Johnny is a successful banker who lives happily in a San Francisco townhouse with his fiancée, Lisa. One day, inexplicably, she gets bored of him and decides to seduce Johnny's best friend, Mark. From there, nothing will be the same again.
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Joe Marshall and Frank Washington are two police detectives who must stop the ruthless activities of the Katana, a renegade Yakuza gang composed of violent and sadistic killers who want to lead the drug trade in Los Angeles.
In San Francisco, we follow Johnny, a man who has a girlfriend, Lisa, and also his best friend, Mark. Lisa has been cheating on Johnny with Mark and Johnny doesn't know! Will Johnny ever find out? Will Mark still be Johnny's best friend? Written by
Kyle Vogt had to leave before all his scenes were shot because of a prior acting commitment. He told Tommy Wiseau about it months prior, and Wiseau assured him filming would be wrapped by that time. That explains why his character, Peter, is not at the party at the end. Peter's lines were given to Steven (Greg Ellery), a completely new character who unexpectedly shows up at Johnny's birthday party. One of Peter's last lines is "That's it; I'm done." See more »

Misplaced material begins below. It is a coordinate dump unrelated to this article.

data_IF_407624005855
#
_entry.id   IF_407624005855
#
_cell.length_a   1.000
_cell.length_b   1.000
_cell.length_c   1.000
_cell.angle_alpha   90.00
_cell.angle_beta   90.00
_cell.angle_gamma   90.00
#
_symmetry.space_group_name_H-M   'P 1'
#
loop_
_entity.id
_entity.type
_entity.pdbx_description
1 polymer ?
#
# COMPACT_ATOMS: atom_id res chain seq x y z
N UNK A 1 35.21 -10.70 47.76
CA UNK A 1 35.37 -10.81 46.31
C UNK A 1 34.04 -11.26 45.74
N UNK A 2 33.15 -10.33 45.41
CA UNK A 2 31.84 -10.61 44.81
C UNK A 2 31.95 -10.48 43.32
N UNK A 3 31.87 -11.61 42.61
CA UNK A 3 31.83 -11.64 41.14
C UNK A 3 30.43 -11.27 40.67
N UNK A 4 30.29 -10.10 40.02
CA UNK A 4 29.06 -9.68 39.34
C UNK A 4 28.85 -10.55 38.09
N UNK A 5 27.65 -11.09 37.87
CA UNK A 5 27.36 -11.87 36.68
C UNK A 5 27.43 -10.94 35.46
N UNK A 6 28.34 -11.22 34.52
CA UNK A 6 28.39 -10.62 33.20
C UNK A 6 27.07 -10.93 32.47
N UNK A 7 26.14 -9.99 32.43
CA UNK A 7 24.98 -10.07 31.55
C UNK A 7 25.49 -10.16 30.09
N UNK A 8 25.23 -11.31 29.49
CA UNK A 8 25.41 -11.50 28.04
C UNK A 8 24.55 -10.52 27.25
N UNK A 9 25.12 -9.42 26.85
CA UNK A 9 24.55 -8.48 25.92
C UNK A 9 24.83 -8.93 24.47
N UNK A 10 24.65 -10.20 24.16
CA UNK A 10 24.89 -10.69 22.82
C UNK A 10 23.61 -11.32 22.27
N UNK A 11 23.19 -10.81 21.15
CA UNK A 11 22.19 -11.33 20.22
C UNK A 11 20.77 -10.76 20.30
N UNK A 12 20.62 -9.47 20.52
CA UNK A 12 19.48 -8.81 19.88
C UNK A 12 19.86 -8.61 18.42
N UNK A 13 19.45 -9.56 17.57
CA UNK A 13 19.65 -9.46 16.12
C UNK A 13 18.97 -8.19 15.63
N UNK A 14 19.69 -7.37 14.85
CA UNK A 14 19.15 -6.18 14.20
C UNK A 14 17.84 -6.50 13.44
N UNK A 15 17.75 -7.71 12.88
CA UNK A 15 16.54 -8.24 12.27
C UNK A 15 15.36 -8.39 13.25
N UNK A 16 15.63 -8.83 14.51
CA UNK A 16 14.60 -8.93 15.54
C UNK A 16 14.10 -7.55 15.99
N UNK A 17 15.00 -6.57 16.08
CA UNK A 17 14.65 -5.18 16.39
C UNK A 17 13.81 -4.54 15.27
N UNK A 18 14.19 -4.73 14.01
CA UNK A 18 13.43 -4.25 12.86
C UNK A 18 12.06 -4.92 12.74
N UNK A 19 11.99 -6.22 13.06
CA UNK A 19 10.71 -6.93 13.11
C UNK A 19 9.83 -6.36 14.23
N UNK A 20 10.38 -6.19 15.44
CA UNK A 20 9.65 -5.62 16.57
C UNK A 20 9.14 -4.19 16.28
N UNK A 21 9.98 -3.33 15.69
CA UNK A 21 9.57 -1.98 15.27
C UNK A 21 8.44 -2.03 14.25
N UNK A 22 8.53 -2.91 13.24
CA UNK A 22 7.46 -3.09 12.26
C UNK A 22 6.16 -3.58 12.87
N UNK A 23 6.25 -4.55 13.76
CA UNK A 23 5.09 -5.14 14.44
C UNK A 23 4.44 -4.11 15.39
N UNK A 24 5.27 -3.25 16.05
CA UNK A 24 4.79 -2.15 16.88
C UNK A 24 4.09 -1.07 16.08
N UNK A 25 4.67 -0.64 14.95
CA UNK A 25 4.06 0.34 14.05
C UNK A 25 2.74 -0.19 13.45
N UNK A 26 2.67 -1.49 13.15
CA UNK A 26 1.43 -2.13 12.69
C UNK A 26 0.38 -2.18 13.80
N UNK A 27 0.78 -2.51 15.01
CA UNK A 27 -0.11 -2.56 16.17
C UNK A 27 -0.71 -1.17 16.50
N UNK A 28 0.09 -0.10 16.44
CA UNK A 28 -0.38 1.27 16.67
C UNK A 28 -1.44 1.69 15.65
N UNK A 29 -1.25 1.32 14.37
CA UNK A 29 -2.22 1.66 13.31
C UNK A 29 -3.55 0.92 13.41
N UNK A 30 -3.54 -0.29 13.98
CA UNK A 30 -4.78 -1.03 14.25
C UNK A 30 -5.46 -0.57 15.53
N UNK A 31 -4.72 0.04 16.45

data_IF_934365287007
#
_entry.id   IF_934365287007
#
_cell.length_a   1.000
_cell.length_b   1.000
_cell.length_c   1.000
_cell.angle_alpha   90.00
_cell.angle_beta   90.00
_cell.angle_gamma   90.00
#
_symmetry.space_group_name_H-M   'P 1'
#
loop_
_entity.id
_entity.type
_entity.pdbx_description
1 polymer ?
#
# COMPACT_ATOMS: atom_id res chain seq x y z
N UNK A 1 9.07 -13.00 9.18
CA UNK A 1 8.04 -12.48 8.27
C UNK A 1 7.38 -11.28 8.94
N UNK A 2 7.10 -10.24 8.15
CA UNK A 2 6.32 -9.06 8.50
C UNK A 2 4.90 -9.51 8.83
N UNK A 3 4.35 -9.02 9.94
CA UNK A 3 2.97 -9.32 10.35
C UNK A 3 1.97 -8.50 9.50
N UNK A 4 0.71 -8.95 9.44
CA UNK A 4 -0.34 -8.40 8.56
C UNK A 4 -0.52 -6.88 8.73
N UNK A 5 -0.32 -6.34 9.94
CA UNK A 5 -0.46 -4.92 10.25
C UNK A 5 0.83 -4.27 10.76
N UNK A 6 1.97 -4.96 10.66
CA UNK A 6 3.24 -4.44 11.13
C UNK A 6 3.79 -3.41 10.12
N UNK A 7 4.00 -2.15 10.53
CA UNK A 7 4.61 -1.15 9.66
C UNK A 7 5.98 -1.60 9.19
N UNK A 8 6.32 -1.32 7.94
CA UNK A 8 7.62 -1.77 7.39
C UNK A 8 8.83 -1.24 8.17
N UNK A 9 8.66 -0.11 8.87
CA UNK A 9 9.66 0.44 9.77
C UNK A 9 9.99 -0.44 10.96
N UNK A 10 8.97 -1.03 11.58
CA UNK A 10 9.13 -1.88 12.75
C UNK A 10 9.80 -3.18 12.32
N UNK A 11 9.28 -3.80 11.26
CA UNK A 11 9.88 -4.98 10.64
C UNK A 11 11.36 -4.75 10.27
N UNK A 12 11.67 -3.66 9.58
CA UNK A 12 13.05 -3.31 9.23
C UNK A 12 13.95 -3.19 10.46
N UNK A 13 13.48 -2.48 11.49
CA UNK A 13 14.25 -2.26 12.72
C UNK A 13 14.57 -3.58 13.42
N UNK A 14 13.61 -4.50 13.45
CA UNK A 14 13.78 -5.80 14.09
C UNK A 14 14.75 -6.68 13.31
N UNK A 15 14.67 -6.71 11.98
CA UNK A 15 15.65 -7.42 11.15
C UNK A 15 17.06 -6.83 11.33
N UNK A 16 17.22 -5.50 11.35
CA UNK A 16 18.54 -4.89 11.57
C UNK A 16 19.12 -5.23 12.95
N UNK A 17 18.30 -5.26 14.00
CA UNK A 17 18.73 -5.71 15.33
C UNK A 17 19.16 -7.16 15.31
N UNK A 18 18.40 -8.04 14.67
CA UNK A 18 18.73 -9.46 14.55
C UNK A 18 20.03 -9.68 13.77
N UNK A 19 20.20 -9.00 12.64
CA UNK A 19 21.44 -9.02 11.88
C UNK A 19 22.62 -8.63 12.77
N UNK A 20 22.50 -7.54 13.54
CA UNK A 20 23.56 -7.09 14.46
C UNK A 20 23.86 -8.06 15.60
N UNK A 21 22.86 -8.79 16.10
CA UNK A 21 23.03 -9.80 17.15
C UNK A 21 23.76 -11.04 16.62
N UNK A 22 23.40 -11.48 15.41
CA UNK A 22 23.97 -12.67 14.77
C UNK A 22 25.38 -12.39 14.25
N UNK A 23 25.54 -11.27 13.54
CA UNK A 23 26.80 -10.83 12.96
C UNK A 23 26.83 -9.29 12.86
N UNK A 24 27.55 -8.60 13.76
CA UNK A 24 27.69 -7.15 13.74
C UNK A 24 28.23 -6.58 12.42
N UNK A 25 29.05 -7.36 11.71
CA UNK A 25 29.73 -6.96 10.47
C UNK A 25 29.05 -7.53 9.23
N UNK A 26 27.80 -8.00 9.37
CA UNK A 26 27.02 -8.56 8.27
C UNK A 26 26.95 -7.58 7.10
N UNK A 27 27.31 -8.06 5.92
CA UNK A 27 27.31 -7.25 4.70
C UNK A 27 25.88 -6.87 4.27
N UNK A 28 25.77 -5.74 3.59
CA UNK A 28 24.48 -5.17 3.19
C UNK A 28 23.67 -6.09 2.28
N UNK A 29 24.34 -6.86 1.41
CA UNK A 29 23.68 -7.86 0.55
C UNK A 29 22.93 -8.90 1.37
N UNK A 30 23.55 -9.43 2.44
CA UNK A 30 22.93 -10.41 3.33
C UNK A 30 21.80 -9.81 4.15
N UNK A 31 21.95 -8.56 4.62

When Johnny and Denny throw around a football while talking on the roof, one cut makes it appear that the ball is in the air for several seconds, even though they are only standing about four feet apart. See more »
Forget all the three-line raves this movie has received (which all seem to be suspiciously similar in tone). THE ROOM is one of those rare laugh-riots that is so fantastically inept as to border on genius. While most bad movies offer a handful of terrible scenes divided by stretches of just plain dull, writer-director-producer-star Tommy Wiseau's film offers one moment of disaster after another.
Whether it's the made-up-by-fifth-graders dialogue, the deer-in-headlights performances, or the positively icky sex scenes (love those smushed rose petals on the chubby girl's back), you'll be howling from start to finish.
This movie has already amassed a cult of people who know what to yell at the screen and when; for a movie that's being self-distributed, this rates as some kind of crap-movie miracle.
Keep an eye out for the pointless insert shots of San Francisco, which give the idea of time passing even when it doesn't: one party scene, for example, features eight of these cut-aways.
You really can't believe how terrible THE ROOM is, but at least it's entertaining, albeit in ways that the lazy-eyed, odd-bodied, English-mangling auteur never imagined. Not to be missed.
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